THE CIRCUIT COURT OF THE CITY OF VIRGINIA BEACH James C.
Gaines (The Gaines Law Firm, P.L.L.C., on briefs), for
Elizabeth B. Myers, Assistant Attorney General (Mark R.
Herring, Attorney General; Donald D. Anderson, Deputy
Attorney General; Heather Hays Lockerman, Senior Assistant
Attorney General & Section Chief; Justin I. Bell,
Assistant Attorney General; Andrew Fox, Deputy City Attorney,
on brief), for appellees.
Present: Judges Humphreys, Huff and AtLee Argued at Norfolk,
J. HUMPHREYS, JUDGE
and Makiba Gaines ("the Gaineses") appeal an order
entered by the Circuit Court of the City of Virginia Beach
("circuit court"), upholding the State Building
Code Technical Review Board's ("Review Board")
decision that the Virginia Maintenance Code ("VMC")
requires the installation of a heating system and that the
lack of a heating system in the Gaineses's rental
property rendered the property unfit or unsafe for
habitation. On appeal, the Gaineses raise two assignments of
I. The circuit court erred in concluding "the Review
Board correctly interpreted sections 105, 202, 603.1, and
605.1 of the Virginia Maintenance Code."
II. The circuit court erred in affirming the City of
Norfolk's citation of Appellants' property because
Appellants are not required by the Virginia Maintenance Code
to furnish a heating appliance to the property.
Gaineses own a rental property located at 2410 West Avenue in
the City of Norfolk. The property was constructed in 1965,
prior to the adoption of the Uniform Statewide Building Code
("USBC"). On February 7, 2017, a code official for
the City inspected the property and issued a notice of
violation after determining that the property's defective
heating facility violated Sections 603.1 and 605.1 of the
VMC. On February 15, 2017, the City issued a second notice of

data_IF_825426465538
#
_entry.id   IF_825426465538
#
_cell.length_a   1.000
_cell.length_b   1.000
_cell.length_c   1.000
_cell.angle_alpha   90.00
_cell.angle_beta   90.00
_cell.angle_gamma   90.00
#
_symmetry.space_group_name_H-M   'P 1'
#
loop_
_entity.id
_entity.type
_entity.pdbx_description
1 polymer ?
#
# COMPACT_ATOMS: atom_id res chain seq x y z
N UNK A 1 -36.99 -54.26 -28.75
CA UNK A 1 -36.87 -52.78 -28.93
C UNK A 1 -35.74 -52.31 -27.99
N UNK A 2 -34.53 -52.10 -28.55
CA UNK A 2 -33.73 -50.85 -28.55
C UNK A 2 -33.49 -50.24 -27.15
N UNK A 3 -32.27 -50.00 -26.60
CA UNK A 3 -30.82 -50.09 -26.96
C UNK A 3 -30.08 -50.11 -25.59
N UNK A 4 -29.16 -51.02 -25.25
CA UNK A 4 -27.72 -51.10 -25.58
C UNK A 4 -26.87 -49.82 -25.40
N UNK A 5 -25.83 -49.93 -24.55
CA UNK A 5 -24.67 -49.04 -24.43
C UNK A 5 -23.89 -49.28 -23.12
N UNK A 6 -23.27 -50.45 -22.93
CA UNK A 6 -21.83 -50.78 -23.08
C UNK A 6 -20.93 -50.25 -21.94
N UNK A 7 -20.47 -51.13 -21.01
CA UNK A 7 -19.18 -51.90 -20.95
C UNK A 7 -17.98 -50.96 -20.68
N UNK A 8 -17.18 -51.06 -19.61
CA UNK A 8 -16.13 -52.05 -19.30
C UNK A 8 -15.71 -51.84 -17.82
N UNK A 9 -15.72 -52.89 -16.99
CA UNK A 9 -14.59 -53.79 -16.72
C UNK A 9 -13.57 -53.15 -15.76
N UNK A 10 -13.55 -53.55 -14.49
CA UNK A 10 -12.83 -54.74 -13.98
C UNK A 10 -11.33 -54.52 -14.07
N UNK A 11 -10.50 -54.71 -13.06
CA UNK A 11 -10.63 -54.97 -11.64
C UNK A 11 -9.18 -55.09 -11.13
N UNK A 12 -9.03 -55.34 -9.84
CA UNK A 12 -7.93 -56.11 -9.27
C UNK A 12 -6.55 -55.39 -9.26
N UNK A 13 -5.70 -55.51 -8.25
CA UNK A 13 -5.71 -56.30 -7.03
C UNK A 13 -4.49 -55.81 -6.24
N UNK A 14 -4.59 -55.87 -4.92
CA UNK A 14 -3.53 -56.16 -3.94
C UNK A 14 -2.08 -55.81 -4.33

violation, "identifying the property as unsafe or unfit
for human habitation for the lack of a functioning heating
system" and placarded the property. The tenants who
lived at the property relocated sometime between the issuance
of the first and second notices of violation. However, the
Gaineses intended to lease the property to occupants in the
future. In March 2017, the Gaineses obtained a permit from
the City to install a gas space heater. The City inspected
the property on March 20, 2017, but did not approve the
installation due to the use of an unvented heater as the
property's sole source of heat. The Gaineses then removed
the defective heating system and have yet to install an
operable heating system in the property.
Gaineses appealed to the City of Norfolk Local Board of
Building Code Appeals ("local appeals board").
After conducting a hearing on the merits of the appeal, the
local appeals board denied the Gaineses's appeal. The
Gaineses then appealed to the Review Board. On October 12,
2018, the Review Board entered an order upholding the
City's decision to placard the property as uninhabitable,
holding that "violations of Section[s] 603.1 and 605.1
of the VMC exist and that the installation of a heating
system is required." Moreover, the Review Board agreed
with the City that the property was "unfit" or
"unsafe" according to Section 202 and that the City
was obligated to placard the property, pursuant to Section
105.6, once it was found unsafe or unfit. The Review Board
also found that "the violations cannot be satisfied by
the removal of the existing heating system and that a heating
system is required to be in place according to the VMC."
Gaineses appealed the Review Board's decision to the
circuit court. The circuit court entered an order on June
6, 2019, holding that the Review Board "correctly
interpreted Sections 105, 202, 603.1, and 605.1" of the
VMC. The circuit court affirmed the Review Board's
finding that violations of the VMC existed "due to
Appellants' removal of the property's heating
facility and refusal to install a functioning heating
facility in the property as required by the VMC."
Accordingly, the circuit court affirmed the Review
Board's decision. This appeal follows.